I've mentioned that I failed/made a big gardening mistake when it comes to conifers. The rule of: "Conifers Should Come First" is something that I wasn't aware of, until this Fall. That's when I went about a dizzy'ing spring of planting my own conifer garden IB2DWs. What's so great about conifers? Texture and structure are a couple of big reasons to believe in conifers. But, four-season gardening is (maybe?) the biggest for this Zone 5b (Now Zone 6a!!!) gardener. Everything around here goes dormant. Some perennials like hostas just totally disappear. Grasses hang around all Winter. Decidious trees go bare. But, conifers? They stand tall and proud during the Winter. This past week, we had our first real snow fall of the year. And, the dwarf conifer garden was a new highlight. Below are a few photos showing some of the conifers covered in snow:
Showing posts with the label evergreens
The fun of evergreens as part of my Fall Planting Sprint comes to an end today with three Japanese 'Soft Touch' Holly. Named Ilex crenata 'Soft Touch' - these are a little different than most of the Hollys that I've become familiar with over the years. The name is the big tell - they're not full of sharp points. I came across a few of these 'larger-than-one-gallon' nursery pots on a bench at the Orange big box store and quickly whipped out my phone. Here's what the foliage looks like before planting: The page from NC State had me sold enough to put them in my cart. Here's how they talk about Soft Touch Japanese Holly : Soft Touch Japanese Holly is a dense, mounded, evergreen shrub with a moderate growth rate. Unlike its parent, it will reach a relatively short height of 3 feet and has soft-textured leaves without the sharp spines typically found on Japanese Holly. Soft Touch Japanese Holly glossy green leaves also have an interesting silver
I added three small Green Velvet Boxwoods to the middle of the pair of recently-espalier'd Dogwood trees along the side of the garage. The bed has been an afterthought (to date) and features a bunch of random hostas, Ostrich Ferns and a few heucheras. There were no shrubs. There wasn't much 'structure' there. The photo at the top shows the 'after'. The photo below shows the 'before'. I've moved that big hosta OUT and removed some of the ferns, too. I planted these in mid-October, but posting it in early November 2023.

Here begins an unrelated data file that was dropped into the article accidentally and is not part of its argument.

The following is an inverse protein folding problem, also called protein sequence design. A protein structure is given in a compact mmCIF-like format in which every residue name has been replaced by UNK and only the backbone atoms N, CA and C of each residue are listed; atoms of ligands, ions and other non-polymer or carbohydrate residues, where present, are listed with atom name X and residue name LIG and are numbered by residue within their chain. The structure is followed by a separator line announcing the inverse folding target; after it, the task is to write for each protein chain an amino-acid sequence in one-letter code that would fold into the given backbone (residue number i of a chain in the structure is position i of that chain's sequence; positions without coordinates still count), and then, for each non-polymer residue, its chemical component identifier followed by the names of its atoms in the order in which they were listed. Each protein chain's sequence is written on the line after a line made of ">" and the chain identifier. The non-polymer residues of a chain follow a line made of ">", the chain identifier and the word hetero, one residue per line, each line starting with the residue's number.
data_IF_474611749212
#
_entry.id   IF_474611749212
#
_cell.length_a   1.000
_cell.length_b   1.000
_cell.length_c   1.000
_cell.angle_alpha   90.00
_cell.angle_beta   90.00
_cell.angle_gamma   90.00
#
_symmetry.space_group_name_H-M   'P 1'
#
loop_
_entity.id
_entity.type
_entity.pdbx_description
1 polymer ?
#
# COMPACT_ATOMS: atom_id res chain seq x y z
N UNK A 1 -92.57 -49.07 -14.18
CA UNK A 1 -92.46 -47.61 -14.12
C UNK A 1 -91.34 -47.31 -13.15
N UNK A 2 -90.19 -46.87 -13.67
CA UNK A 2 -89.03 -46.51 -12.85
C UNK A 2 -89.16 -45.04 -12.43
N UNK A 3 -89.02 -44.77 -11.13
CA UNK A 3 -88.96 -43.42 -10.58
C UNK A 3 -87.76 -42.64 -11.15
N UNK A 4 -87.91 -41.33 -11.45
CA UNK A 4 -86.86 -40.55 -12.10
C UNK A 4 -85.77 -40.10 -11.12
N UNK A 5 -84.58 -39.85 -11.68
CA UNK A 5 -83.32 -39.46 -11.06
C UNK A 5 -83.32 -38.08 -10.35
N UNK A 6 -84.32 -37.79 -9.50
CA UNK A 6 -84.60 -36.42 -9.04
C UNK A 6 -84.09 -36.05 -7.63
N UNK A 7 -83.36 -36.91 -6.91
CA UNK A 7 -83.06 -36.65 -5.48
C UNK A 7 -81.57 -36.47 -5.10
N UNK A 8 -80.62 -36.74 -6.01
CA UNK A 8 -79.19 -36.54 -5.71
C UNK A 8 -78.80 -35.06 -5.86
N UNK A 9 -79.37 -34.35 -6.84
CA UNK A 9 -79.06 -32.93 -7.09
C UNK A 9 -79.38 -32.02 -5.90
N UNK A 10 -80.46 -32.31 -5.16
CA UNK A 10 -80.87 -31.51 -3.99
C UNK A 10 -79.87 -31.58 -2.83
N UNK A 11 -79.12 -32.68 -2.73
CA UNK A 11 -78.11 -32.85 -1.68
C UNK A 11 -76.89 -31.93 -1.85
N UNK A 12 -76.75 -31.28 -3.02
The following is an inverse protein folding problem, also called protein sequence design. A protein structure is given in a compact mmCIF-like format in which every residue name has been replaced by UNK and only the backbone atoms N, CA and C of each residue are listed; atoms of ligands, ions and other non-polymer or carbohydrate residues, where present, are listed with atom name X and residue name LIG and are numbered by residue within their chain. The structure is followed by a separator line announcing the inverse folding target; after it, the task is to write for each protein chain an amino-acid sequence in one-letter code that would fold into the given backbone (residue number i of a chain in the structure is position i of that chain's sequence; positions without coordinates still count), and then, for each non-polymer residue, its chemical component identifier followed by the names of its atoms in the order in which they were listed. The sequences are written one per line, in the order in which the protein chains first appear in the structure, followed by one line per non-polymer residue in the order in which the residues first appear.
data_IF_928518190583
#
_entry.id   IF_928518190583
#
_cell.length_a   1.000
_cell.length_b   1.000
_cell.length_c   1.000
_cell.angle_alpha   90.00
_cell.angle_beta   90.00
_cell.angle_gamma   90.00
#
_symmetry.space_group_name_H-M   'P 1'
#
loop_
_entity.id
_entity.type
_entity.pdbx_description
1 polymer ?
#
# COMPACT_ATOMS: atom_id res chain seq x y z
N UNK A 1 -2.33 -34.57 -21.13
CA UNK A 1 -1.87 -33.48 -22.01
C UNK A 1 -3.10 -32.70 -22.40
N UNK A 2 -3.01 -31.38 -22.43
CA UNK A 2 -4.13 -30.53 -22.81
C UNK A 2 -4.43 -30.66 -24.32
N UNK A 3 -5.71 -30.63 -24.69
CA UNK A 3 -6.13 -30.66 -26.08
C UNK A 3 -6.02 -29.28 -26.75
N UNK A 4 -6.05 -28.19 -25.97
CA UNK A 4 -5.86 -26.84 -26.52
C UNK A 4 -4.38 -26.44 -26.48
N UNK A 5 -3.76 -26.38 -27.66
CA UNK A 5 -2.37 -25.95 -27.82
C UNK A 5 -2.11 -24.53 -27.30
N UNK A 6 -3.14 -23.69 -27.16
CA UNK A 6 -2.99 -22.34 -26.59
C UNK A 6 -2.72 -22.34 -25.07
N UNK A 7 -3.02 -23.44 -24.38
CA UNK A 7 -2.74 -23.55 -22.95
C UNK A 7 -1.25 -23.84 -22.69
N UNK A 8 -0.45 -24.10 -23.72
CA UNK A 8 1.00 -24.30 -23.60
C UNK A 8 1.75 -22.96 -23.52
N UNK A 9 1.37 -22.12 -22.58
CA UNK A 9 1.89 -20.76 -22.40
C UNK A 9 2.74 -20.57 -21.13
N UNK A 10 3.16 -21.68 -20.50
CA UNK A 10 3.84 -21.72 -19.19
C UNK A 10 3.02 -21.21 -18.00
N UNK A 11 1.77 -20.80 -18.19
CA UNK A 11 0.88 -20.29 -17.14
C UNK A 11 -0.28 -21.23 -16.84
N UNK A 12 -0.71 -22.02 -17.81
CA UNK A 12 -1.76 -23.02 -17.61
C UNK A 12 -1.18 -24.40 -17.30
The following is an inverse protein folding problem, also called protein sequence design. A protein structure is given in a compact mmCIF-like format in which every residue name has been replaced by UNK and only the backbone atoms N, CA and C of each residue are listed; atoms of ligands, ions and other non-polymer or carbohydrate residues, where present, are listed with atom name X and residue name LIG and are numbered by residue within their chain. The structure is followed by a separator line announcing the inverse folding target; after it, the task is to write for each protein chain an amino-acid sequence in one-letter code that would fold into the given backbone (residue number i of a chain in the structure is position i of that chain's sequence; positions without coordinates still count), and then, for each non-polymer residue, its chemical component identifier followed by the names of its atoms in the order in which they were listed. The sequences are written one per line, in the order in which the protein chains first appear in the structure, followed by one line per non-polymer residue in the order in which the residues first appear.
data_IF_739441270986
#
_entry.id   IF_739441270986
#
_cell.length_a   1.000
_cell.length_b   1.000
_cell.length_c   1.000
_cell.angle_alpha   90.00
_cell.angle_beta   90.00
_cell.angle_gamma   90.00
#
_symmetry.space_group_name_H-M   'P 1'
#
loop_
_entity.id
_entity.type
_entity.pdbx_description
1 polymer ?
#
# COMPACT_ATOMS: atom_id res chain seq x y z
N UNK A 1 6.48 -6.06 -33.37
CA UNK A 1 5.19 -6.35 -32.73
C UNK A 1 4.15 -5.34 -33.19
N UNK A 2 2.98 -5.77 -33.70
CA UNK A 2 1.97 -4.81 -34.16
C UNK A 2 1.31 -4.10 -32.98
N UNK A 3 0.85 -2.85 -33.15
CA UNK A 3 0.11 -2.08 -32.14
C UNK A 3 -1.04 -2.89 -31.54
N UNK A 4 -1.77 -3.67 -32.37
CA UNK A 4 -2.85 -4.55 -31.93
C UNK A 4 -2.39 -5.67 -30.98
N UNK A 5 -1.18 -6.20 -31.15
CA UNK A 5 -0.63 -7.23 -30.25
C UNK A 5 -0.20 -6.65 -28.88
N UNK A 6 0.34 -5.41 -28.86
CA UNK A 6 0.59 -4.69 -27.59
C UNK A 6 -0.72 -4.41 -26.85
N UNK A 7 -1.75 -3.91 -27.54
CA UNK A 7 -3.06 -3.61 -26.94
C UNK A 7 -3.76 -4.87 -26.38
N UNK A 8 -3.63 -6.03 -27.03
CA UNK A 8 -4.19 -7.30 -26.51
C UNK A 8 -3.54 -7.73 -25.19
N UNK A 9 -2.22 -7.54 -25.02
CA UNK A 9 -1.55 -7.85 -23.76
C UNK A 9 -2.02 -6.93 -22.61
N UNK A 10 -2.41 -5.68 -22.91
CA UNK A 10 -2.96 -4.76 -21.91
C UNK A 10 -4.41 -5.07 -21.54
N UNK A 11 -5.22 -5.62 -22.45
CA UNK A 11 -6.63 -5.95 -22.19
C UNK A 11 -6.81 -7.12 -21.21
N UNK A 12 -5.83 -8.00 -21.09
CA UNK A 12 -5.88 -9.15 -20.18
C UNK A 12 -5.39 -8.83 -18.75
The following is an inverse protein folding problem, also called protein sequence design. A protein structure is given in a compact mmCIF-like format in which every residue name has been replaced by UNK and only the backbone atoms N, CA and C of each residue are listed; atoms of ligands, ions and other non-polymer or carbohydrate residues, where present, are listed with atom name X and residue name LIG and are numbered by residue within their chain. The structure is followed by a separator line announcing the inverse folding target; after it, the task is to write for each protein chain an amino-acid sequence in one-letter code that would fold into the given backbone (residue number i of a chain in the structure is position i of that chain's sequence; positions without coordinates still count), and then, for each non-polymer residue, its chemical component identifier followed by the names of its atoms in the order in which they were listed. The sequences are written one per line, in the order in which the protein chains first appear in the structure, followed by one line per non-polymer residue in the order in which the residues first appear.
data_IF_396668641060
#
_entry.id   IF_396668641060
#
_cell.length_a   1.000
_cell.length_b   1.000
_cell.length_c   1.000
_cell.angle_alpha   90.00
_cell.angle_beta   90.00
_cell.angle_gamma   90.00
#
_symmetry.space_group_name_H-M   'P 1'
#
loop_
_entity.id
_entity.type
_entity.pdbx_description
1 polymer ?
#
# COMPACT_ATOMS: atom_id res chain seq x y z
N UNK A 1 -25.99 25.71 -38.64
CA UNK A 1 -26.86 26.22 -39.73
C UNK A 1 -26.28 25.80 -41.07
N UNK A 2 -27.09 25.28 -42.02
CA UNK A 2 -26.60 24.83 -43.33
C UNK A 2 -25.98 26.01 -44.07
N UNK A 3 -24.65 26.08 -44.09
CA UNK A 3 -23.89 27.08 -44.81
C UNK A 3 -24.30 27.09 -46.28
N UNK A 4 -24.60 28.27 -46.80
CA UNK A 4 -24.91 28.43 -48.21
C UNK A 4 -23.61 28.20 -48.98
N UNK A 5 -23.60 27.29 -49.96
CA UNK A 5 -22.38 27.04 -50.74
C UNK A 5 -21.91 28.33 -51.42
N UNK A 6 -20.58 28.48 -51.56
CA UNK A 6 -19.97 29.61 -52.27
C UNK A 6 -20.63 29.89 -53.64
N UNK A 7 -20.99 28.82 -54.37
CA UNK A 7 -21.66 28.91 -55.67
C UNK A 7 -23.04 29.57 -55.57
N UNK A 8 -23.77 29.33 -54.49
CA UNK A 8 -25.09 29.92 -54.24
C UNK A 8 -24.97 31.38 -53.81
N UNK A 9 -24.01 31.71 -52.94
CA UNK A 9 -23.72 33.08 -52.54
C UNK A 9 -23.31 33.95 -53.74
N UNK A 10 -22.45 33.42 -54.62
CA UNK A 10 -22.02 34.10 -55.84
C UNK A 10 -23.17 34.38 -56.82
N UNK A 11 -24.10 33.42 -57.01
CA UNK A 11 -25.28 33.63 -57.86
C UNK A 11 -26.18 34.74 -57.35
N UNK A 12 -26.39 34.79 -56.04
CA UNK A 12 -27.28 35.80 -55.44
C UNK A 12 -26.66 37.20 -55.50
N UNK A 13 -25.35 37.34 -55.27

Yesterday, I posted a photo and details of the first (of two) Blue Star Junipers that I planted next to the back stoop. Today, is the second of those - this time planted on the north side by the electrical meter, next to one of the Disneyland Roses. You can see it below - this is a spot that gets full sun and little water...so I'm thinking it may be happy here. Posting in November, but planted in mid-October 2023.
Last Fall, I planted a singular cypress conifer called Lemon Thread False Cypress in the backyard by the Hornbeam trees . It has mostly just gotten along without much attention, so I decided to add something similar to the front yard - IB2DWs - Conifer Garden: a Golden Mop False Cypress. Chamaecyparis pisifera. They're similar...but I'm learning they're different in some ways. From Oregon State University, I'm seeing that Golden Mop is a 'true dwarf' : ‘Golden Mop’ - it is a mutation of ‘Filifera Aurea’ and a true dwarf, to 1 m, with more intense yellow. I've planted in a full sun, so I'm sure hoping that we get some of that 'intense yellow' and based on what I'm reading (below) in Midwest Garden Tips, I think we have a winner with Golden Mop. From MGT: The dramatic foliage of the ‘Golden Mop’ is bright yellow green with a feathery, almost stringy appearance. The glowing gold foliage creates a lovely accent to deeper green conifers.